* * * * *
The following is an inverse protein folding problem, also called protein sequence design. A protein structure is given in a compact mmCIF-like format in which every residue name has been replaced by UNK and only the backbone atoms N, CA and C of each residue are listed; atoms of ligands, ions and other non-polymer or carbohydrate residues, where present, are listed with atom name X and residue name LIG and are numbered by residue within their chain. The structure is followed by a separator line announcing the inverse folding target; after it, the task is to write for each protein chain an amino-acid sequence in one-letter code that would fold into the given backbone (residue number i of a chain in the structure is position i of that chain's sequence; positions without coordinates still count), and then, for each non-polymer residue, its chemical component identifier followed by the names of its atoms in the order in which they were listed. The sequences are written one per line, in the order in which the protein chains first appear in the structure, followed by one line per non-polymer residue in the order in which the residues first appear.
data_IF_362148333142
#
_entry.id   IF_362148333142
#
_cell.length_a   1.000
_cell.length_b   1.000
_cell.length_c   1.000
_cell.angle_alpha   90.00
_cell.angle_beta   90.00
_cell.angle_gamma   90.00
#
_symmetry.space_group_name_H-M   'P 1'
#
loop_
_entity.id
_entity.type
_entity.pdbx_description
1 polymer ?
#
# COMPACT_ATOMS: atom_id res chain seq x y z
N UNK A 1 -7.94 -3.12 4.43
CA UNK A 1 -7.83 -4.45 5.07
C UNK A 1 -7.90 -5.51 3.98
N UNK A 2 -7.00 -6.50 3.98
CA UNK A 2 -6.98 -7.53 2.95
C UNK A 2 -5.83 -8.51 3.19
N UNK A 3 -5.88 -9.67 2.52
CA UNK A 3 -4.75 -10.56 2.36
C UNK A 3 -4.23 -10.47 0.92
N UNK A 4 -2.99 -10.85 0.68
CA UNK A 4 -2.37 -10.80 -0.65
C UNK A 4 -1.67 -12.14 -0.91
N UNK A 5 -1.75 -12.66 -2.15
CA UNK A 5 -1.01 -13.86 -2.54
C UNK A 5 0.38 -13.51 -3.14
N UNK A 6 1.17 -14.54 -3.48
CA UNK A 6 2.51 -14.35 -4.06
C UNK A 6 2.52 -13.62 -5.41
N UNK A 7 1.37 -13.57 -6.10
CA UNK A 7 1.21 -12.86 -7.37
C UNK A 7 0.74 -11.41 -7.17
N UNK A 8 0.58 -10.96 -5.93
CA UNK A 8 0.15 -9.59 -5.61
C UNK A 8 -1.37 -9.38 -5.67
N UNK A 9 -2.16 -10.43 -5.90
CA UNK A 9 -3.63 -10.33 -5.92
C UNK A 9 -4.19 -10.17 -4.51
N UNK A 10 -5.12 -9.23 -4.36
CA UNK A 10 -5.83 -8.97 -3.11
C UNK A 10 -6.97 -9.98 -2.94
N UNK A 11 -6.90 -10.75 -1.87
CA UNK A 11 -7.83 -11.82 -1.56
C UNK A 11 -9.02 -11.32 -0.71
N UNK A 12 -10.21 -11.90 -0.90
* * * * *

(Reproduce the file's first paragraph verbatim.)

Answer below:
The following is an inverse protein folding problem, also called protein sequence design. A protein structure is given in a compact mmCIF-like format in which every residue name has been replaced by UNK and only the backbone atoms N, CA and C of each residue are listed; atoms of ligands, ions and other non-polymer or carbohydrate residues, where present, are listed with atom name X and residue name LIG and are numbered by residue within their chain. The structure is followed by a separator line announcing the inverse folding target; after it, the task is to write for each protein chain an amino-acid sequence in one-letter code that would fold into the given backbone (residue number i of a chain in the structure is position i of that chain's sequence; positions without coordinates still count), and then, for each non-polymer residue, its chemical component identifier followed by the names of its atoms in the order in which they were listed. The sequences are written one per line, in the order in which the protein chains first appear in the structure, followed by one line per non-polymer residue in the order in which the residues first appear.